Analysts say it's unclear if Shabaab's links to al Qaida are operational or mere bluster, but CIA director Michael Hayden last week identified Somalia as a region where al Qaida was forming new partnerships. In March, the State Department designated al Shabaab as a terrorist organization that included "a number of individuals affiliated with al Qaida" and that "many of its senior leaders . . . trained and fought with al Qaida in Afghanistan."
U.S. officials accuse the group of sheltering suspects in the 1998 attacks on U.S. embassies in Kenya and Tanzania, which killed more than 220 people. The Pentagon has launched several airstrikes inside Somalia against suspected terrorists, including Aden Hashi Ayro, a top Shabaab commander and reputed al Qaida operative, who was killed in a U.S. strike in May.
In backing the Ethiopian invasion two years ago, Bush administration officials made similar allegations about leaders of the Islamic courts, including Hassan Dahir Aweys, a hard-liner who commands a militia from his base in neighboring Eritrea. But in a sign of a softer approach this time around, the U.S. official said that American envoys had met with allies of Aweys in recent months.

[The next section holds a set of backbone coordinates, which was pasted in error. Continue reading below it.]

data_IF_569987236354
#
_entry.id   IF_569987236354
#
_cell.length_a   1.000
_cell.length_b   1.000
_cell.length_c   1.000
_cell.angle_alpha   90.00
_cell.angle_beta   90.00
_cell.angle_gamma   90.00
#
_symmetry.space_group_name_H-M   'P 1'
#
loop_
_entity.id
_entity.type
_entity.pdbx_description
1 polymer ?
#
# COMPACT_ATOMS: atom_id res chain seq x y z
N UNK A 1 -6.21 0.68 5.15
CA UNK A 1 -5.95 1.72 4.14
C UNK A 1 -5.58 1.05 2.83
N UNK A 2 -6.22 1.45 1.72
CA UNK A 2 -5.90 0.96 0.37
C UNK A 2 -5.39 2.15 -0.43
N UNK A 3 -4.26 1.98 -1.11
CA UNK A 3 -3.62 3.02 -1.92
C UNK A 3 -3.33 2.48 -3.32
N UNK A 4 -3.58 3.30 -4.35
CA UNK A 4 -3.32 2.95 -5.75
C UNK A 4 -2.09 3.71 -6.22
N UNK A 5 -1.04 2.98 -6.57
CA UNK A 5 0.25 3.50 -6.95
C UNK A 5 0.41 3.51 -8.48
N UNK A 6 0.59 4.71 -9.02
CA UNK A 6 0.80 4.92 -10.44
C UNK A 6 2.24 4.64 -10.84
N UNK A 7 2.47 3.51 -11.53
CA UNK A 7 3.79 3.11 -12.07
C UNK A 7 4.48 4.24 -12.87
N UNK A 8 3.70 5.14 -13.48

Aweys's forces have sometimes fought alongside al Shabaab against Ethiopian forces and secular, clan-based militias. In a recent interview with McClatchy, Mukhtar Robow, a Shabaab senior commander, said that he and Aweys "have a common enemy and are pursuing a common goal in the struggle to liberate our country" from Ethiopian forces.
While Robow accused the United Nations and the African Union peacekeeping mission of siding with the Somali government — his fighters have attacked peacekeepers and are suspected of murdering and kidnapping aid workers — he denied a global or anti-American agenda.
But he expressed allegiance to bin Laden's worldview and said that his fighters, if called upon by Islamic militant groups in other countries, would "join them to liberate them from Americans' interference in their affairs."
Meanwhile, Somali leaders have been paralyzed by a bitter power struggle between President Abdullahi Yusuf and Prime Minister Nur Hassan Hussein. With insurgents gaining ground, the dispute could signal "the beginning of the end" for the country's four-year-old transitional government, said Abdikarim Farah, a senior Somali diplomat based in Ethiopia.